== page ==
Black Friday 14 Supporters Call on District Attorney to Drop Charges


Fourteen protesters were in court this week facing a misdemeanor charge and $70,000 in restitution for shutting down BART service on Black Friday, the day after Thanksgiving, as part of the national movement opposing police killings of unarmed African Americans.



As Black Friday 14 activists sat in the courtroom Wednesday morning, several hundred supporters rallied outside the courthouse demanding that District Attorney Nancy O’Malley drop the call for restitution and the trespassing charge.


The activists are challenging the constitutionality of California Penal Code 369i, which prohibits conduct that interferes with transit operations. They and their attorneys are arguing that the law “criminalizes the most innocent behavior” within a BART station and gives police “unfettered discretion to impose charges on disfavored transit users.”


Oakland Civil rights lawyer Walter Riley, who represents the protesters, presented this argument to the judge. If the judge agrees with the motion, the case would be dismissed.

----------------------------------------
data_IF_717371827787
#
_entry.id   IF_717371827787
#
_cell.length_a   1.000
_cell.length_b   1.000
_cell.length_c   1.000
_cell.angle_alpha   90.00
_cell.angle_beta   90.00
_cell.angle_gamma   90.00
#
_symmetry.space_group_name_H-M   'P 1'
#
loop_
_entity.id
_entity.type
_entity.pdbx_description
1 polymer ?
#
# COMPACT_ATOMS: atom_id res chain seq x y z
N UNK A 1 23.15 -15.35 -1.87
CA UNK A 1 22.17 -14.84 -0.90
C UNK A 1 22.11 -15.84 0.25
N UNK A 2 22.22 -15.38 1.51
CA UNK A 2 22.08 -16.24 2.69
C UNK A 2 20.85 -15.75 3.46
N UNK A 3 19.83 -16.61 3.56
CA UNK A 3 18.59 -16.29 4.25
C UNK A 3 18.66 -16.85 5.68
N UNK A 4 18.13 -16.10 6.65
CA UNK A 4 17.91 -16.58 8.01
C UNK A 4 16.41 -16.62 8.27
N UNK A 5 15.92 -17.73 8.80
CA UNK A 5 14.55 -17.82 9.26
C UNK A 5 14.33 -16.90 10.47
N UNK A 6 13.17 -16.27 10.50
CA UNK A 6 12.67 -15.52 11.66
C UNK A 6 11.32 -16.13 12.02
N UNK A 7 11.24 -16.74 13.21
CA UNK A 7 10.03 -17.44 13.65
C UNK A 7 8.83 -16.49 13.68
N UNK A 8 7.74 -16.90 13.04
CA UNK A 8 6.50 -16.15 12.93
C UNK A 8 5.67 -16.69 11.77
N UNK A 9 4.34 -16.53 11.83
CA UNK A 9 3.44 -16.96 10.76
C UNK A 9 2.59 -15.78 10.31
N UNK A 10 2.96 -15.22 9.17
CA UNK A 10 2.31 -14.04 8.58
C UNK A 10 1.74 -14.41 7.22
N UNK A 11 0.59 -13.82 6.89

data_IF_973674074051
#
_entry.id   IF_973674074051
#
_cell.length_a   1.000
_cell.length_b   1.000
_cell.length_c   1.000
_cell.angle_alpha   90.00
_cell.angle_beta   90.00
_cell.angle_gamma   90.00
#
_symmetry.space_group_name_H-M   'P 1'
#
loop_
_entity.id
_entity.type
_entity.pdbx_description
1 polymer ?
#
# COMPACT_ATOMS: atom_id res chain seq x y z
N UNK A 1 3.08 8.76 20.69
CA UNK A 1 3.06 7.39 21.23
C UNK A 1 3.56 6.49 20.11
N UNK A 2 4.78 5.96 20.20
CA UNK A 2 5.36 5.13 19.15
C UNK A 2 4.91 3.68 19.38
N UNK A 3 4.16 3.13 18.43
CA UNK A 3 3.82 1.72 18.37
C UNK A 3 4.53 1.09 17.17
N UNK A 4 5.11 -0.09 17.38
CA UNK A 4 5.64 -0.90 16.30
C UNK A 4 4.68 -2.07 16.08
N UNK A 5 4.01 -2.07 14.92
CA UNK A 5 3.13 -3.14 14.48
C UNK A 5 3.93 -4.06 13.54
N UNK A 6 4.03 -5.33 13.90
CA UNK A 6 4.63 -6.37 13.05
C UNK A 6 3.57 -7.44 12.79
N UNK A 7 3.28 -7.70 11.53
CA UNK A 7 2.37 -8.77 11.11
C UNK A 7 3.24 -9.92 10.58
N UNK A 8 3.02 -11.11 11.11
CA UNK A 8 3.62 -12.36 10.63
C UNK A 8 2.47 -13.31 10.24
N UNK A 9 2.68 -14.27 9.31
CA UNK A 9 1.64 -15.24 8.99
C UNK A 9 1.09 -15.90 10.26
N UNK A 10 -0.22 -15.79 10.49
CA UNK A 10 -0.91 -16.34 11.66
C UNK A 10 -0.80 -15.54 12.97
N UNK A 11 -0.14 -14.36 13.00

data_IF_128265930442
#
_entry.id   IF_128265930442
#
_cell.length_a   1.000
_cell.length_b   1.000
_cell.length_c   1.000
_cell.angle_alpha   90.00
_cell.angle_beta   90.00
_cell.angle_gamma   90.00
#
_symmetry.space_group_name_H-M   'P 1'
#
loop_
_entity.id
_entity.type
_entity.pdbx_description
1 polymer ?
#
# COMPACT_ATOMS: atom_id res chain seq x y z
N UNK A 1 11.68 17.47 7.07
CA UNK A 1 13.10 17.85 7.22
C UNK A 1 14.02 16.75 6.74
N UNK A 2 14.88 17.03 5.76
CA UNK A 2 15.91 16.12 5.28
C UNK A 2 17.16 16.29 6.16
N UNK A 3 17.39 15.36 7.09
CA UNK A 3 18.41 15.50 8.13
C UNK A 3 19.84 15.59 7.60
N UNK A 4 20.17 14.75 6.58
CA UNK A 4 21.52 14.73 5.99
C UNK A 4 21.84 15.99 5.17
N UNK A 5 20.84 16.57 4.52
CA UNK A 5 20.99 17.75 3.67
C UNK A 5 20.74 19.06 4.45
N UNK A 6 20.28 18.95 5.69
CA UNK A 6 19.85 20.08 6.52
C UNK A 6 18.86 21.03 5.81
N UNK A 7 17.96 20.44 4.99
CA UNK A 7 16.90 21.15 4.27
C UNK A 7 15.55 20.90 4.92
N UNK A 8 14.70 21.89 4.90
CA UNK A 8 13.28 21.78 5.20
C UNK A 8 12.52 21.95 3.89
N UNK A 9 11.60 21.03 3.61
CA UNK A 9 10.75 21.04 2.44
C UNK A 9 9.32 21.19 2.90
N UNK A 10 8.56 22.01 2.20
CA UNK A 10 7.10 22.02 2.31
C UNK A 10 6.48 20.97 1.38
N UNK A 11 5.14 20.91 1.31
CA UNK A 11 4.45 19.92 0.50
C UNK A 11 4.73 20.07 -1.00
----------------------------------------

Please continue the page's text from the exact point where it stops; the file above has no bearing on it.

The motion calls for the court “to dismiss this case because the statute itself is being challenged for being unconstitutional,” said Riley outside the Alameda County courthouse on Washington Street in Oakland.


The motion cites the case of Morse v. BART (Feb. 11, 2014) in which a court found: “The lack of a specific intent requirement coupled with [BART] defendants’ interpretation of Section 369i would appear to make much of the innocent conduct one witnesses at a public transit station a crime under the Penal Code.”


Judge Yolanda Northridge is expected to make a written ruling soon. She did not refer to the $70,000 restitution fee.


However, Alameda County Assistant District Attorney Mike Nieto read a statement on Wednesday representing the District Attorney’s position on restitution:


“Any time a crime victim suffers a loss, the offender must be ordered to pay restitution for that loss. A victim’s right to a criminal restitution order stems from Article I, Section 28 B of the California Constitution.


“Restitution orders are to be imposed for the full amount of the victims economic loss. These economic losses must be actual losses and not based upon speculation. We have not received any evidence or other supporting documentation for actual economic losses in these cases.”


If the judge denies their motion, the protesters are scheduled to go back to court on March 18. They are asking for community members to support the demand for the charge and restitution to be dropped.



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